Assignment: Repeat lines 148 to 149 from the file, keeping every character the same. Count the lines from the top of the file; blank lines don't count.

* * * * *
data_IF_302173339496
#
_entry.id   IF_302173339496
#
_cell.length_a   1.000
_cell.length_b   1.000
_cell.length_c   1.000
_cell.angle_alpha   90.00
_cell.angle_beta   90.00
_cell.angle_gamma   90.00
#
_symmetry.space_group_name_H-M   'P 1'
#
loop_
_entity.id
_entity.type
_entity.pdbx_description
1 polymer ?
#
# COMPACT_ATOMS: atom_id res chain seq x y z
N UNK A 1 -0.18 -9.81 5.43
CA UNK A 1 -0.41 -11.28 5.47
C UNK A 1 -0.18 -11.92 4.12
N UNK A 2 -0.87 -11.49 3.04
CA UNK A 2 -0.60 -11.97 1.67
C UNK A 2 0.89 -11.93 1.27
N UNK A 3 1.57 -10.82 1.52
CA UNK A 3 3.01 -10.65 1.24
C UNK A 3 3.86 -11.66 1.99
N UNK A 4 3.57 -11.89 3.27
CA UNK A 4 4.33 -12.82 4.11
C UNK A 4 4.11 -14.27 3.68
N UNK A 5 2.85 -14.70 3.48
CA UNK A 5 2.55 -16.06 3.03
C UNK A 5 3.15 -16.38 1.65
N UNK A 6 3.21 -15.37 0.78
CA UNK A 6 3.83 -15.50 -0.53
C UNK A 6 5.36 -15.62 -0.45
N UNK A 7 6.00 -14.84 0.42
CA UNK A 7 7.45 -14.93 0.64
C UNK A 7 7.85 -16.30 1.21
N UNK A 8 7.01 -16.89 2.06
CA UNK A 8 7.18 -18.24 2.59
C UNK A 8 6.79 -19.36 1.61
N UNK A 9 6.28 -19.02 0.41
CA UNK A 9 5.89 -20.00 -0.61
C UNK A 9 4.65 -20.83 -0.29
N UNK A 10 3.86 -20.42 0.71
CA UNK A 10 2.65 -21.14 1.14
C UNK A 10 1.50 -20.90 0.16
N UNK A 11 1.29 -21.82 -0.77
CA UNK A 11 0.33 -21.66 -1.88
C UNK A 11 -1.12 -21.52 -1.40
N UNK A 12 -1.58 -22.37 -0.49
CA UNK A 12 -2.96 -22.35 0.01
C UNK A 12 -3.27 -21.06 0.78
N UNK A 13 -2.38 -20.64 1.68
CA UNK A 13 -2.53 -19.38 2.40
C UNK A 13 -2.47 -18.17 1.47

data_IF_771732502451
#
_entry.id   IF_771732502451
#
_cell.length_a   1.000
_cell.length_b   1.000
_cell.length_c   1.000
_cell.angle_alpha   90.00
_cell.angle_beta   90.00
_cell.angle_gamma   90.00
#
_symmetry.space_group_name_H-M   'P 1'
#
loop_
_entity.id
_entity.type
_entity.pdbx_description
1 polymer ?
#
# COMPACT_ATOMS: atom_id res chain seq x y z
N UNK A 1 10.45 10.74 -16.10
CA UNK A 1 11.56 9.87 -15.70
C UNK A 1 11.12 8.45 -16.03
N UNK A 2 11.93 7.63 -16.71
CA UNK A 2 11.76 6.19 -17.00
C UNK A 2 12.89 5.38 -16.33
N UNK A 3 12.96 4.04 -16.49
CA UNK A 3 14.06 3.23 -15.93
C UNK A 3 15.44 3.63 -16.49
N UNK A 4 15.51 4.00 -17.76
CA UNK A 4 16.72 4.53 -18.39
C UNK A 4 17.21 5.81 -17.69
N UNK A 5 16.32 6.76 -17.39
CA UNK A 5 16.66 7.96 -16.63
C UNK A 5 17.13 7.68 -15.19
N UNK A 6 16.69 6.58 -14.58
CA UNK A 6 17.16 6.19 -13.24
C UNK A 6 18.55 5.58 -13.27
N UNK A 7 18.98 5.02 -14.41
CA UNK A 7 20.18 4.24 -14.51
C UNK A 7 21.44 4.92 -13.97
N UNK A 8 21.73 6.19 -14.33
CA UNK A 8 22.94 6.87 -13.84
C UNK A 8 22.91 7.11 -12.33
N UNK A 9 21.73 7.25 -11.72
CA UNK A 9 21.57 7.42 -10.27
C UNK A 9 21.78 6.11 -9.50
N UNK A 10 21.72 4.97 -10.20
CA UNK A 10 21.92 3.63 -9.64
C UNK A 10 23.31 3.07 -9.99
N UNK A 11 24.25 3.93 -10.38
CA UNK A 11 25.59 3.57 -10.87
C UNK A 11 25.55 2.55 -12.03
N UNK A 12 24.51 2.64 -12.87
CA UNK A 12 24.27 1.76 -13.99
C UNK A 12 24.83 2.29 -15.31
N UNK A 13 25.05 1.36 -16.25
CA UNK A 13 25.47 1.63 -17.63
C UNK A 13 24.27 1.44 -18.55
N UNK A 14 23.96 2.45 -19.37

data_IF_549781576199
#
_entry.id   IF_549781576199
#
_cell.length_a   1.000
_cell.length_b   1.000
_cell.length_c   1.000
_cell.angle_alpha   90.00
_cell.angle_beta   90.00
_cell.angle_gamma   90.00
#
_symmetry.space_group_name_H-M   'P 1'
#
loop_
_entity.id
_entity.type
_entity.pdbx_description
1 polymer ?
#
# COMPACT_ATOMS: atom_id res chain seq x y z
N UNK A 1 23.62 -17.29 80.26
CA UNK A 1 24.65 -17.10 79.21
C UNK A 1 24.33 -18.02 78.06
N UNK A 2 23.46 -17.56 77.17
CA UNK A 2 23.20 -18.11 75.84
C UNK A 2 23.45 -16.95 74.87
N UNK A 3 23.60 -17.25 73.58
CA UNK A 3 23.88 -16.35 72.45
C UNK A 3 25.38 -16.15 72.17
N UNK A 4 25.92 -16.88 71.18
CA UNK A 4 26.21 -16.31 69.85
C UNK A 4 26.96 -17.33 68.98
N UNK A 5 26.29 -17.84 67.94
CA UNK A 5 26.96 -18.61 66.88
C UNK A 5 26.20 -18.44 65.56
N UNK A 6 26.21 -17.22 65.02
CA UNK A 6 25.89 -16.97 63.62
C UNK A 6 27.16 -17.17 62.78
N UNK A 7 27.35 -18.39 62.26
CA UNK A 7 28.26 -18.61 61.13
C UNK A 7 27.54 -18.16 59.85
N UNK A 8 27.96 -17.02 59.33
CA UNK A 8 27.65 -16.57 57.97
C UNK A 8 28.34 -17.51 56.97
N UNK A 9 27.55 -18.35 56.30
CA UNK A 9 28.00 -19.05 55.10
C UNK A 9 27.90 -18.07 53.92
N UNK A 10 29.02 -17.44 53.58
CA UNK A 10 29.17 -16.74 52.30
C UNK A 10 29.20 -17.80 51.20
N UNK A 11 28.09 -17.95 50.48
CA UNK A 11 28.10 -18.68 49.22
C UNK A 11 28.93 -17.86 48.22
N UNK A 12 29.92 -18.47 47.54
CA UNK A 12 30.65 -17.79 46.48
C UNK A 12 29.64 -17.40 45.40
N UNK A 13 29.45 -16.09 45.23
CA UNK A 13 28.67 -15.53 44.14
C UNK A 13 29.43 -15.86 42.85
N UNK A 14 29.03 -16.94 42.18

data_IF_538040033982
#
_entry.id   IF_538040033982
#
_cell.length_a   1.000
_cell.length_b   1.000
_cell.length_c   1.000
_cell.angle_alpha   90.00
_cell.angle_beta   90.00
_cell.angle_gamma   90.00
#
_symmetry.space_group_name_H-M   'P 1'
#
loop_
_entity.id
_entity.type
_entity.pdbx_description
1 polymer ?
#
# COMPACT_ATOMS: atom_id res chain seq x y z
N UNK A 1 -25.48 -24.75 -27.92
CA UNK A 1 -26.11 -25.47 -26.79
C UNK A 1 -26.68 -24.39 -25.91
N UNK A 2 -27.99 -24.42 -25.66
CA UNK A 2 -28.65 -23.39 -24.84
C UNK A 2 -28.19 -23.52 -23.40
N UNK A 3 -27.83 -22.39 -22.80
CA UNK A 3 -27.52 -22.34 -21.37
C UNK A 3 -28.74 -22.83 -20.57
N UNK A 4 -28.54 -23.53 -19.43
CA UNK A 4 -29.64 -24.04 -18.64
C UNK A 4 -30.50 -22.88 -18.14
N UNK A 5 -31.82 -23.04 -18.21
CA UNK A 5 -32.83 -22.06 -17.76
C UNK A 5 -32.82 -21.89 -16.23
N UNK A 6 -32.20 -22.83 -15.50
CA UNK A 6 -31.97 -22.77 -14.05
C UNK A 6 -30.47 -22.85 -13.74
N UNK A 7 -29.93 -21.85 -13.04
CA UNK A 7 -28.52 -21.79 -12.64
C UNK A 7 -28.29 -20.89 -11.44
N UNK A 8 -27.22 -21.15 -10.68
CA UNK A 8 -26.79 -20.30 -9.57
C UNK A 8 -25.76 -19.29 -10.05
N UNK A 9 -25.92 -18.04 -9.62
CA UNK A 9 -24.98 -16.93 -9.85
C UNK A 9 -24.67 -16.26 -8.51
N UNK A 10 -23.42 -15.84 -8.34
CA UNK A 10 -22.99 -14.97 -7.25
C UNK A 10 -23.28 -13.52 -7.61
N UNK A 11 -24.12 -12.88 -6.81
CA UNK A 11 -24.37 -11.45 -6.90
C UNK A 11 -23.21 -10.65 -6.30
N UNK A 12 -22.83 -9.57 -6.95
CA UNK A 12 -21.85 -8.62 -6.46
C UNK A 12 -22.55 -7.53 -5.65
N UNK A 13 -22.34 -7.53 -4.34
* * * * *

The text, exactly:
C UNK A 3 25.38 -16.15 72.17
N UNK A 4 25.92 -16.88 71.18